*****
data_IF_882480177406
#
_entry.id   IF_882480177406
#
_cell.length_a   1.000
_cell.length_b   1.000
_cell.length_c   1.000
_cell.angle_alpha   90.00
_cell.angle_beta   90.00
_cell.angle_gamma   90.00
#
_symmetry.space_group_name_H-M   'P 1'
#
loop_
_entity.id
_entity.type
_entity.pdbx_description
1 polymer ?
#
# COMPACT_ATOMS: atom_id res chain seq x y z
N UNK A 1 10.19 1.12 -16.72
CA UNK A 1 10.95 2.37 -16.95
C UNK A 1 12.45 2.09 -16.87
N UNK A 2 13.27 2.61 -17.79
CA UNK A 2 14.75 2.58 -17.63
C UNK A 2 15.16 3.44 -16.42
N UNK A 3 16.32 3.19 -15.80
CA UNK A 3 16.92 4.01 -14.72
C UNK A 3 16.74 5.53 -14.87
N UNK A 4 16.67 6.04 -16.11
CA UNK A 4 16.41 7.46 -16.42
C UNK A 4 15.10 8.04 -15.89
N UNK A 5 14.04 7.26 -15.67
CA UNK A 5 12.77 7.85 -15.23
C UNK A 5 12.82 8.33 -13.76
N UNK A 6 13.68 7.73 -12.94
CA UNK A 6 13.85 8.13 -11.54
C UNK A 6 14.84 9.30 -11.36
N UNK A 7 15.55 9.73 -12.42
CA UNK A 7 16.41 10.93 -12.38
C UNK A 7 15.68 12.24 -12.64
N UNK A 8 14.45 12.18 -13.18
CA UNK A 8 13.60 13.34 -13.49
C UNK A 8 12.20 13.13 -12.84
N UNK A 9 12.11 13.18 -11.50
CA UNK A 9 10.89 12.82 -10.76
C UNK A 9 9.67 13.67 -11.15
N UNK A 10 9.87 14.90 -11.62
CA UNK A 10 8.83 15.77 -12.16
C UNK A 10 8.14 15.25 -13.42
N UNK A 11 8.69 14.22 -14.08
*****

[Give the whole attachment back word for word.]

data_IF_882480177406
#
_entry.id   IF_882480177406
#
_cell.length_a   1.000
_cell.length_b   1.000
_cell.length_c   1.000
_cell.angle_alpha   90.00
_cell.angle_beta   90.00
_cell.angle_gamma   90.00
#
_symmetry.space_group_name_H-M   'P 1'
#
loop_
_entity.id
_entity.type
_entity.pdbx_description
1 polymer ?
#
# COMPACT_ATOMS: atom_id res chain seq x y z
N UNK A 1 10.19 1.12 -16.72
CA UNK A 1 10.95 2.37 -16.95
C UNK A 1 12.45 2.09 -16.87
N UNK A 2 13.27 2.61 -17.79
CA UNK A 2 14.75 2.58 -17.63
C UNK A 2 15.16 3.44 -16.42
N UNK A 3 16.32 3.19 -15.80
CA UNK A 3 16.92 4.01 -14.72
C UNK A 3 16.74 5.53 -14.87
N UNK A 4 16.67 6.04 -16.11
CA UNK A 4 16.41 7.46 -16.42
C UNK A 4 15.10 8.04 -15.89
N UNK A 5 14.04 7.26 -15.67
CA UNK A 5 12.77 7.85 -15.23
C UNK A 5 12.82 8.33 -13.76
N UNK A 6 13.68 7.73 -12.94
CA UNK A 6 13.85 8.13 -11.54
C UNK A 6 14.84 9.30 -11.36
N UNK A 7 15.55 9.73 -12.42
CA UNK A 7 16.41 10.93 -12.38
C UNK A 7 15.68 12.24 -12.64
N UNK A 8 14.45 12.18 -13.18
CA UNK A 8 13.60 13.34 -13.49
C UNK A 8 12.20 13.13 -12.84
N UNK A 9 12.11 13.18 -11.50
CA UNK A 9 10.89 12.82 -10.76
C UNK A 9 9.67 13.67 -11.15
N UNK A 10 9.87 14.90 -11.62
CA UNK A 10 8.83 15.77 -12.16
C UNK A 10 8.14 15.25 -13.42
N UNK A 11 8.69 14.22 -14.08